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by Stephan Bodian

Foreword by Dean Ornish,MD

Author of Dr.Dean Ornish’s Program for Reversing Heart Disease

Meditation For DUMMIES, 2nd Edition
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Book Details
 Price
 3.00
 Pages
 386 p
 File Size 
 6,258 KB
 File Type
 PDF format
 ISBN-13
 ISBN-10
 978-0-471-77774-8
 0-471-77774-9
 Copyright©   
 2006 by Wiley Publishing, Inc

About the Author
Stephan Bodian has been practicing and teaching meditation for more than
30 years. His workshops on meditation and self-realization are offered
through Omega Institute and other learning centers, and his articles on meditation
and related themes appear regularly in national magazines. When he’s
not writing or teaching, Stephan practices an approach to counseling and
coaching that guides clients in using meditative techniques for inner exploration
and healing. A licensed psychotherapist, he’s available for phone consultations
worldwide through his Web site, www.stephanbodian.org.
Stephan first became interested in meditation in high school when he came
across the word Zen in a novel by Beat writer Jack Kerouac. After studying
Asian philosophy at Columbia University and doing graduate work at
Stanford, he took a leave of absence and went off to a Zen monastery in the
mountains near Big Sur, California, where he shaved his head and spent long
hours following his breath. Ordained a monk in 1974, he eventually became
director of training at the Zen Center of Los Angeles and resident teacher at a
small Zen center in San Diego before putting aside his robes in 1982 to pursue
a master’s degree in psychology — and a more ordinary life.
From 1984 to 1994 he was editor-in-chief of Yoga Journal, an award-winning
magazine devoted to yoga, meditation, and holistic health. His books include
Timeless Visions, Healing Voices, a collection of interviews of prominent
visionaries and healers; Living Yoga (with Georg Feuerstein), an anthology of
articles from Yoga Journal; and Buddhism For Dummies (with Jon Landaw), a
comprehensive, user-friendly introduction to one of the world’s great spiritual traditions.

For more information on Stephan’s workshops, retreats, and phone counseling
and coaching services, visit his Web site (www.stephanbodian.org).
....

Introduction
Everyone seems to want to know how to meditate these days. From Baby
Boomers to Generation-Xers, anxious teens to aging retirees, harried
housewives to hurried executives, heart-attack sufferers to weekend athletes,
more and more people are seeking solutions for the stressful, time-urgent, overstimulated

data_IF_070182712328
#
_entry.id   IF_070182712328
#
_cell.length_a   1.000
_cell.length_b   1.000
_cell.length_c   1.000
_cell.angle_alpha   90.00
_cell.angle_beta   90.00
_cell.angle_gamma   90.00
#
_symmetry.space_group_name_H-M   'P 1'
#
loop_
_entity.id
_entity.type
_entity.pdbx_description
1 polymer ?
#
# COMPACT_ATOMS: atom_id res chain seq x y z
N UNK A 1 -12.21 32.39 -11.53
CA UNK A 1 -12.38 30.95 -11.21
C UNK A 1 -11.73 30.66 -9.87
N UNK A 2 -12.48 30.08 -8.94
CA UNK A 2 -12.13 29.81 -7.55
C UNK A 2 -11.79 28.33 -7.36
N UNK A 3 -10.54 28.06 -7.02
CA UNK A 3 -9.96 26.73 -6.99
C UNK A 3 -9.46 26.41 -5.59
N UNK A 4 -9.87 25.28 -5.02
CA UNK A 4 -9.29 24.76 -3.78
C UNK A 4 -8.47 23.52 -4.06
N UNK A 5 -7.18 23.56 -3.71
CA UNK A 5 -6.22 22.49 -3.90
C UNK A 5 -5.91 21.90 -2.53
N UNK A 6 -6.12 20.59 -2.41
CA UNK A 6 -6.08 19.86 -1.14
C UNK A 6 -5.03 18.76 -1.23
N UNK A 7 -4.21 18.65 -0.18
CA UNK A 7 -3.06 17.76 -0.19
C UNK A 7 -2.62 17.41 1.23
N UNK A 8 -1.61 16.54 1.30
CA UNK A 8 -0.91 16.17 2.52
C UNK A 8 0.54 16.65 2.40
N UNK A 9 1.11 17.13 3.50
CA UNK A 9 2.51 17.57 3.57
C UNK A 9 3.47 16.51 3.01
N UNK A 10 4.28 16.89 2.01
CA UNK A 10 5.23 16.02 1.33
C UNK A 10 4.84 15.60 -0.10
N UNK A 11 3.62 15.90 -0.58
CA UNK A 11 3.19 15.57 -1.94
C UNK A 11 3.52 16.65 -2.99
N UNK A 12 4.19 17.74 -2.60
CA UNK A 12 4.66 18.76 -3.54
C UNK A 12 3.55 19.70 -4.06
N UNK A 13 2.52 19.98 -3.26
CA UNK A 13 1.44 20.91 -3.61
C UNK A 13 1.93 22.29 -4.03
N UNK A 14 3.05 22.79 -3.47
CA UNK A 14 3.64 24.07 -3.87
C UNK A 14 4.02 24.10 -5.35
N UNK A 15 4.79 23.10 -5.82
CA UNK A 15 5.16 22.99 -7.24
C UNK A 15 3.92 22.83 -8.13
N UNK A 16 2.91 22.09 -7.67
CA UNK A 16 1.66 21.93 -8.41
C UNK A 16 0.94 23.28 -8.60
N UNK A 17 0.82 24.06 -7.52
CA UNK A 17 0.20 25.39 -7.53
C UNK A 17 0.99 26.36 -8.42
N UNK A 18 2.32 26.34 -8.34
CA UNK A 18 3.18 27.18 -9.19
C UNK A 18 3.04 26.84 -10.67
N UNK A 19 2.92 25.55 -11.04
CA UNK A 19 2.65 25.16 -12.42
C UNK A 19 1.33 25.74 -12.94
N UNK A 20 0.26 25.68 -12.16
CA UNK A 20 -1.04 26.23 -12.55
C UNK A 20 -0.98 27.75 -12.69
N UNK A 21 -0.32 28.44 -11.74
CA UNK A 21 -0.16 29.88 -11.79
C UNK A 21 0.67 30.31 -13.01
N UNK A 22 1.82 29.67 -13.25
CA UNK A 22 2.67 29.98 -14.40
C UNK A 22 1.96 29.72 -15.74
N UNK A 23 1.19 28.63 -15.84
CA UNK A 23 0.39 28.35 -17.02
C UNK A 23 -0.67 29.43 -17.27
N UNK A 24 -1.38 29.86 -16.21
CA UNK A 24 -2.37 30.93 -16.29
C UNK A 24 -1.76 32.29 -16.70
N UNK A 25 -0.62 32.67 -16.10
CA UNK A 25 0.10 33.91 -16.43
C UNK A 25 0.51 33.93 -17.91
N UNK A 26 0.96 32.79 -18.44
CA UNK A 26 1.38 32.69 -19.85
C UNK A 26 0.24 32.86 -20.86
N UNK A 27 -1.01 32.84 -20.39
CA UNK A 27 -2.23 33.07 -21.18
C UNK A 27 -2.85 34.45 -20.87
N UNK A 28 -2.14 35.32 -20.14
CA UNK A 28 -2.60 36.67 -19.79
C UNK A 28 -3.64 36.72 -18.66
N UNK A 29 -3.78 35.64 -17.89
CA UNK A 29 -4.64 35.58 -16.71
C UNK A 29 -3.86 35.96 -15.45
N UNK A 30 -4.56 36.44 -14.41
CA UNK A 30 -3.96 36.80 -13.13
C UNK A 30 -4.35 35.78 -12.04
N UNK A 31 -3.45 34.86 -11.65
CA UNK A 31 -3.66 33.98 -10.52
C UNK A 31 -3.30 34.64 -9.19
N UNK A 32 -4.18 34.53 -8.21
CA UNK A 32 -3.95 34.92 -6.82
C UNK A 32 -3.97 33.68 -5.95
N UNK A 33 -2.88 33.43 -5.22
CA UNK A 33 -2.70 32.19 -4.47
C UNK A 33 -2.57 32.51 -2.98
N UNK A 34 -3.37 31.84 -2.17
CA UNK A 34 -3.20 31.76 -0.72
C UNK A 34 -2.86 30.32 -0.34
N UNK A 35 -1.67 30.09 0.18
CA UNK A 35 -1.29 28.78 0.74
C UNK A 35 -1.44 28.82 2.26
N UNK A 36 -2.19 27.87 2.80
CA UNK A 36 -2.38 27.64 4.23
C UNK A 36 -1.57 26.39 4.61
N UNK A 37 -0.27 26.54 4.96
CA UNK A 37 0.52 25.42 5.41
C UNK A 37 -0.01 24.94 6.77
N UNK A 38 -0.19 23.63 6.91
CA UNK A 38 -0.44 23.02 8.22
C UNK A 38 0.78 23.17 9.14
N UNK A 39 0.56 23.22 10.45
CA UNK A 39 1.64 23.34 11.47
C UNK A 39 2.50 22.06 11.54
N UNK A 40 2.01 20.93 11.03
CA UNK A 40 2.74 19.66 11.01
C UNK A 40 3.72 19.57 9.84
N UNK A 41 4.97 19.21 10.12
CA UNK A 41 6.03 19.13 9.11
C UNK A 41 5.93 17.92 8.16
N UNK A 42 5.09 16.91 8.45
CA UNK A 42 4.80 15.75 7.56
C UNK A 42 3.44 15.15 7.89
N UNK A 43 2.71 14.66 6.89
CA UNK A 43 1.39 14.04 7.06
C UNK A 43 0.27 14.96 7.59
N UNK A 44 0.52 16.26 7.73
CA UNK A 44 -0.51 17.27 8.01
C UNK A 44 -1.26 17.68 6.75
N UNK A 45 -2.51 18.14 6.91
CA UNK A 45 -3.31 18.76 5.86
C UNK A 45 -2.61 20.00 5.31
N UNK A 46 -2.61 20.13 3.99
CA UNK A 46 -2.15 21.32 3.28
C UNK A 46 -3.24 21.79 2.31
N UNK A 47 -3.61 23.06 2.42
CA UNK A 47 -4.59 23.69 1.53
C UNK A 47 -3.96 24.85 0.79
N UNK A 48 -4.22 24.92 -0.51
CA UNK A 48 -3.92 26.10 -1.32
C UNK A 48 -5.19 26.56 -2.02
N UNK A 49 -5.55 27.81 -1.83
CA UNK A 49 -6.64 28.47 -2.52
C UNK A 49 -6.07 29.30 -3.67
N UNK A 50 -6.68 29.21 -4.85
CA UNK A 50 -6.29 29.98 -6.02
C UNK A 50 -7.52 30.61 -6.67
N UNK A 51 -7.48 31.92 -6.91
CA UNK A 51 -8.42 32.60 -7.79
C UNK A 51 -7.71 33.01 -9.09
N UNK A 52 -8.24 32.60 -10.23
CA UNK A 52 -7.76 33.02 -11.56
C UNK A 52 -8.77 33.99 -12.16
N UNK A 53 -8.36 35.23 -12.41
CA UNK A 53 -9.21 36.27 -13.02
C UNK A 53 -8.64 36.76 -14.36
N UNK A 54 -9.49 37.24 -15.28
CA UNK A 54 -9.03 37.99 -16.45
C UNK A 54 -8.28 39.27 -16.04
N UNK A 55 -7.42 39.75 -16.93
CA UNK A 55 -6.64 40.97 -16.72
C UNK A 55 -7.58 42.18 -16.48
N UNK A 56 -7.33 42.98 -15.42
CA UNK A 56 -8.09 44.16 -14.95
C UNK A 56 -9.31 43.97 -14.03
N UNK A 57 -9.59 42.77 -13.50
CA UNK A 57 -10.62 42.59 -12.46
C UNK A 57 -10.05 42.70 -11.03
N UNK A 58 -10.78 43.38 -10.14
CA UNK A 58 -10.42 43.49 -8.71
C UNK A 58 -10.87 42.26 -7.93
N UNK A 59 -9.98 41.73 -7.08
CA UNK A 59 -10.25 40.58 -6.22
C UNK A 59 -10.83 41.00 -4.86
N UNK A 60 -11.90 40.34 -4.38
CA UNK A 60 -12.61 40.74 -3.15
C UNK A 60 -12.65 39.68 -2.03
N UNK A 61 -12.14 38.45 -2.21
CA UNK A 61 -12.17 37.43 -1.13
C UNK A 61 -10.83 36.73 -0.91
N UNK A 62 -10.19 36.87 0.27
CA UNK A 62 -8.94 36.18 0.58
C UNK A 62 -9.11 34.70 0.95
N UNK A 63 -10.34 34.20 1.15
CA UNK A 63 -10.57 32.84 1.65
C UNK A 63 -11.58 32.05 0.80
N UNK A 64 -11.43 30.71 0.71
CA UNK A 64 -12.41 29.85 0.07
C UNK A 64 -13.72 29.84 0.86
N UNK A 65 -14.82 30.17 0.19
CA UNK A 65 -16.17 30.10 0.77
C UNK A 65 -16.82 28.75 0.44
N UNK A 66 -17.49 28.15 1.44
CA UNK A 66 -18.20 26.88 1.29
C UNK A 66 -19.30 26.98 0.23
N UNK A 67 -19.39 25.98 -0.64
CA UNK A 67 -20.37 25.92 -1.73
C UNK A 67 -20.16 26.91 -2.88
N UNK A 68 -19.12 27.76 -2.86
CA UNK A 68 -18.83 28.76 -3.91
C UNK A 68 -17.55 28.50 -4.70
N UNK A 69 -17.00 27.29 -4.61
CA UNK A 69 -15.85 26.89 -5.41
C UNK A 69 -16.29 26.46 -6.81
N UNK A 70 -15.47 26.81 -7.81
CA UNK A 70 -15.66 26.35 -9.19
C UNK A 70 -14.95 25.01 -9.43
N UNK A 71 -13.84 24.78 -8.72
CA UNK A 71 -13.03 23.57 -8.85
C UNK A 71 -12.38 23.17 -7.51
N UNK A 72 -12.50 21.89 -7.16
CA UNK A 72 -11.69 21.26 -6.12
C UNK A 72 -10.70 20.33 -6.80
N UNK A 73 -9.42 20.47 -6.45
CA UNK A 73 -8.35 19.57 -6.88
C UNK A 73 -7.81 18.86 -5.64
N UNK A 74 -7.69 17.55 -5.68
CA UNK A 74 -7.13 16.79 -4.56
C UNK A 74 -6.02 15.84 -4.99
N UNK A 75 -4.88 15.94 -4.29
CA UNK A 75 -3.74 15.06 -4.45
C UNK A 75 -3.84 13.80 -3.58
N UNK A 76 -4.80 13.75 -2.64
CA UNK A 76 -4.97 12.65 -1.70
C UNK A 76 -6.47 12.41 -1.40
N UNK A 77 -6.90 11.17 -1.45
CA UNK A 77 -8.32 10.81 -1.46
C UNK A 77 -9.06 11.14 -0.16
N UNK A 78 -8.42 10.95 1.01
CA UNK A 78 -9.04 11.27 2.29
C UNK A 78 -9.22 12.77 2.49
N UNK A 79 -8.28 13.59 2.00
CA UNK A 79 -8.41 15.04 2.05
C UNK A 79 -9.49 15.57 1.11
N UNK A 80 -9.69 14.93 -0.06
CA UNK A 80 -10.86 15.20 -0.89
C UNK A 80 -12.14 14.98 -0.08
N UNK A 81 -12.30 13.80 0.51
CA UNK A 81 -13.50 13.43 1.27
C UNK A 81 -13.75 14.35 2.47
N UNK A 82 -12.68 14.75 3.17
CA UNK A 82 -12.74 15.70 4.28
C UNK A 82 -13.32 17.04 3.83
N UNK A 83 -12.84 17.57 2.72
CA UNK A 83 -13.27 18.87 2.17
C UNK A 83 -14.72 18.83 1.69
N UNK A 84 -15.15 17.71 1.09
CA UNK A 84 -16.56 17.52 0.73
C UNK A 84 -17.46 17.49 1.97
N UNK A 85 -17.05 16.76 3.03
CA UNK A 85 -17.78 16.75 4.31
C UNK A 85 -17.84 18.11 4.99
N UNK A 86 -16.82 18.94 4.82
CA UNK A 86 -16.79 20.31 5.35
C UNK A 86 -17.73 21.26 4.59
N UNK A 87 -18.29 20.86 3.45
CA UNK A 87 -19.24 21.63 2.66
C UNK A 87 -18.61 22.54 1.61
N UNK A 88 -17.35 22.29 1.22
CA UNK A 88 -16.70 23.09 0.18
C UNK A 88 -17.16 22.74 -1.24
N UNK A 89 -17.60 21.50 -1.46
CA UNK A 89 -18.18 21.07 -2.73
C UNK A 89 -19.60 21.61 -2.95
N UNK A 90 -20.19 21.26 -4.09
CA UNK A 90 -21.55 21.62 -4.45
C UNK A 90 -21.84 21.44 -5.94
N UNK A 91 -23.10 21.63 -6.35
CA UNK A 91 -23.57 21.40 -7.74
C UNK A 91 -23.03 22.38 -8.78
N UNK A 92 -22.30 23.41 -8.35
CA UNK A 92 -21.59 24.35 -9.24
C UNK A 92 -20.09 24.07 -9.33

lives we lead. Because the media and mainstream medicine have
failed to provide satisfying answers, people are turning in increasing numbers
to time-honored practices like meditation for proven remedies to cure life’s ills.
Indeed, according to a 2005 Newsweek survey, nearly one-third of all adults in
the U.S. meditate daily. That’s tens of millions of people! Why do they bother?
Because it works. Whether you’re seeking greater focus to get your job done
more efficiently, less stress and more peace of mind, or a deeper appreciation
of the beauty and richness of life, the simple practice of sitting down and
turning your attention inward can do wonders for your body and your mind.
The truth is, you can learn the basics of meditation in five minutes. Just sit in
a comfortable position, straighten your back, breathe deeply, and follow your
breath. It’s as simple as that! If you do it regularly, you’ll find that it won’t be
long before you’re feeling more relaxed and enjoying life more. I speak from
personal experience — I’ve been practicing meditation and teaching it to
others for more than 30 years.

Simple though it may be, meditation also has tremendous subtlety and depth,
if you’re interested in pursuing it further. It’s a lot like painting — you can buy
your materials, take a few lessons, and have fun applying paint to paper. Or
you can attend classes at your local adult-ed center or community college,
specialize in a particular medium in art school, and make painting a central
part of your life. In meditation, as in art, you can keep it simple — just get up
every day and sit quietly for five or ten minutes — or you can explore the